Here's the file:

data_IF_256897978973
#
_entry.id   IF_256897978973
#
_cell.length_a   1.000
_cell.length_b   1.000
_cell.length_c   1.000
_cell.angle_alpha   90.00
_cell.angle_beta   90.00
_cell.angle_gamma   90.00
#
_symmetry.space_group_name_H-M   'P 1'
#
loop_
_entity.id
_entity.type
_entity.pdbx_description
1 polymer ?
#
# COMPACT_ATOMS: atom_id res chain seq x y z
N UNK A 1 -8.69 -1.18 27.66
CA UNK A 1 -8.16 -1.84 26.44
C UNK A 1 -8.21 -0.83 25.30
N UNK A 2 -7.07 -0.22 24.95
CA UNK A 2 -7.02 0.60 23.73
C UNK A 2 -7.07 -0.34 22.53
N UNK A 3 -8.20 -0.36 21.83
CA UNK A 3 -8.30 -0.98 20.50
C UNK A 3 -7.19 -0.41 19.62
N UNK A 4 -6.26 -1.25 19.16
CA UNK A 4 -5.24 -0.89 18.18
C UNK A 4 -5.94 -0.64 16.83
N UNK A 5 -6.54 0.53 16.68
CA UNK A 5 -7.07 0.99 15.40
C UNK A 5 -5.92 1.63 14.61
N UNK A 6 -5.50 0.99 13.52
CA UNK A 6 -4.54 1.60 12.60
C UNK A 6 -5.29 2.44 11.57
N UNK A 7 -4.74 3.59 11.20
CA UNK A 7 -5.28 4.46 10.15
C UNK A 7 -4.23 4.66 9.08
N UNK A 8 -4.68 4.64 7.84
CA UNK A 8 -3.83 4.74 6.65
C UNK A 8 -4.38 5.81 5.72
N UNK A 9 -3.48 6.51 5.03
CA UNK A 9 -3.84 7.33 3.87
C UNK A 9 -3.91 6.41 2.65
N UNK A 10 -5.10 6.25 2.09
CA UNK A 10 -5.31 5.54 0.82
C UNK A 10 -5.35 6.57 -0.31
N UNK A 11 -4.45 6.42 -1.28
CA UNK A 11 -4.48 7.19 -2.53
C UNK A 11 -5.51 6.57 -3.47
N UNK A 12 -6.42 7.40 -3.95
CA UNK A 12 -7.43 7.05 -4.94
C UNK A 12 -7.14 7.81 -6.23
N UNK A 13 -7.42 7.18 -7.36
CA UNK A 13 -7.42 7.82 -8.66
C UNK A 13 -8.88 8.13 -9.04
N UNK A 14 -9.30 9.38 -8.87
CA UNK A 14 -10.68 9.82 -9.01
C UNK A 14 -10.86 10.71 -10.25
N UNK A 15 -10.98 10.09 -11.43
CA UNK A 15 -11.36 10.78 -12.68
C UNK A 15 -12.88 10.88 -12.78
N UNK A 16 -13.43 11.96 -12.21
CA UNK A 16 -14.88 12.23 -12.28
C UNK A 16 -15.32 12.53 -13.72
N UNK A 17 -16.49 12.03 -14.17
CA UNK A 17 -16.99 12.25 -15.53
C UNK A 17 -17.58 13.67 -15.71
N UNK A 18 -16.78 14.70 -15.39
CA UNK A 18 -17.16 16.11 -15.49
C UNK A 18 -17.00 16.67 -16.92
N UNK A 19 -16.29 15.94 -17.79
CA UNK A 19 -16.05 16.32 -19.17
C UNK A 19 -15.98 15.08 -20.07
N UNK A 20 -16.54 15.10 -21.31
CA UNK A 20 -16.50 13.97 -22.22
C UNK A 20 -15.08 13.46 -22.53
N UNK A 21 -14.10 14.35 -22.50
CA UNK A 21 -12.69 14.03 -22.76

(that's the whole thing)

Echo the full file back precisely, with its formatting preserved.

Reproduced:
data_IF_256897978973
#
_entry.id   IF_256897978973
#
_cell.length_a   1.000
_cell.length_b   1.000
_cell.length_c   1.000
_cell.angle_alpha   90.00
_cell.angle_beta   90.00
_cell.angle_gamma   90.00
#
_symmetry.space_group_name_H-M   'P 1'
#
loop_
_entity.id
_entity.type
_entity.pdbx_description
1 polymer ?
#
# COMPACT_ATOMS: atom_id res chain seq x y z
N UNK A 1 -8.69 -1.18 27.66
CA UNK A 1 -8.16 -1.84 26.44
C UNK A 1 -8.21 -0.83 25.30
N UNK A 2 -7.07 -0.22 24.95
CA UNK A 2 -7.02 0.60 23.73
C UNK A 2 -7.07 -0.34 22.53
N UNK A 3 -8.20 -0.36 21.83
CA UNK A 3 -8.30 -0.98 20.50
C UNK A 3 -7.19 -0.41 19.62
N UNK A 4 -6.26 -1.25 19.16
CA UNK A 4 -5.24 -0.89 18.18
C UNK A 4 -5.94 -0.64 16.83
N UNK A 5 -6.54 0.53 16.68
CA UNK A 5 -7.07 0.99 15.40
C UNK A 5 -5.92 1.63 14.61
N UNK A 6 -5.50 0.99 13.52
CA UNK A 6 -4.54 1.60 12.60
C UNK A 6 -5.29 2.44 11.57
N UNK A 7 -4.74 3.59 11.20
CA UNK A 7 -5.28 4.46 10.15
C UNK A 7 -4.23 4.66 9.08
N UNK A 8 -4.68 4.64 7.84
CA UNK A 8 -3.83 4.74 6.65
C UNK A 8 -4.38 5.81 5.72
N UNK A 9 -3.48 6.51 5.03
CA UNK A 9 -3.84 7.33 3.87
C UNK A 9 -3.91 6.41 2.65
N UNK A 10 -5.10 6.25 2.09
CA UNK A 10 -5.31 5.54 0.82
C UNK A 10 -5.35 6.57 -0.31
N UNK A 11 -4.45 6.42 -1.28
CA UNK A 11 -4.48 7.19 -2.53
C UNK A 11 -5.51 6.57 -3.47
N UNK A 12 -6.42 7.40 -3.95
CA UNK A 12 -7.43 7.05 -4.94
C UNK A 12 -7.14 7.81 -6.23
N UNK A 13 -7.42 7.18 -7.36
CA UNK A 13 -7.42 7.82 -8.66
C UNK A 13 -8.88 8.13 -9.04
N UNK A 14 -9.30 9.38 -8.87
CA UNK A 14 -10.68 9.82 -9.01
C UNK A 14 -10.86 10.71 -10.25
N UNK A 15 -10.98 10.09 -11.43
CA UNK A 15 -11.36 10.78 -12.68
C UNK A 15 -12.88 10.88 -12.78
N UNK A 16 -13.43 11.96 -12.21
CA UNK A 16 -14.88 12.23 -12.28
C UNK A 16 -15.32 12.53 -13.72
N UNK A 17 -16.49 12.03 -14.17
CA UNK A 17 -16.99 12.25 -15.53
C UNK A 17 -17.58 13.67 -15.71
N UNK A 18 -16.78 14.70 -15.39
CA UNK A 18 -17.16 16.11 -15.49
C UNK A 18 -17.00 16.67 -16.92
N UNK A 19 -16.29 15.94 -17.79
CA UNK A 19 -16.05 16.32 -19.17
C UNK A 19 -15.98 15.08 -20.07
N UNK A 20 -16.54 15.10 -21.31
CA UNK A 20 -16.50 13.97 -22.22
C UNK A 20 -15.08 13.46 -22.53
N UNK A 21 -14.10 14.35 -22.50
CA UNK A 21 -12.69 14.03 -22.76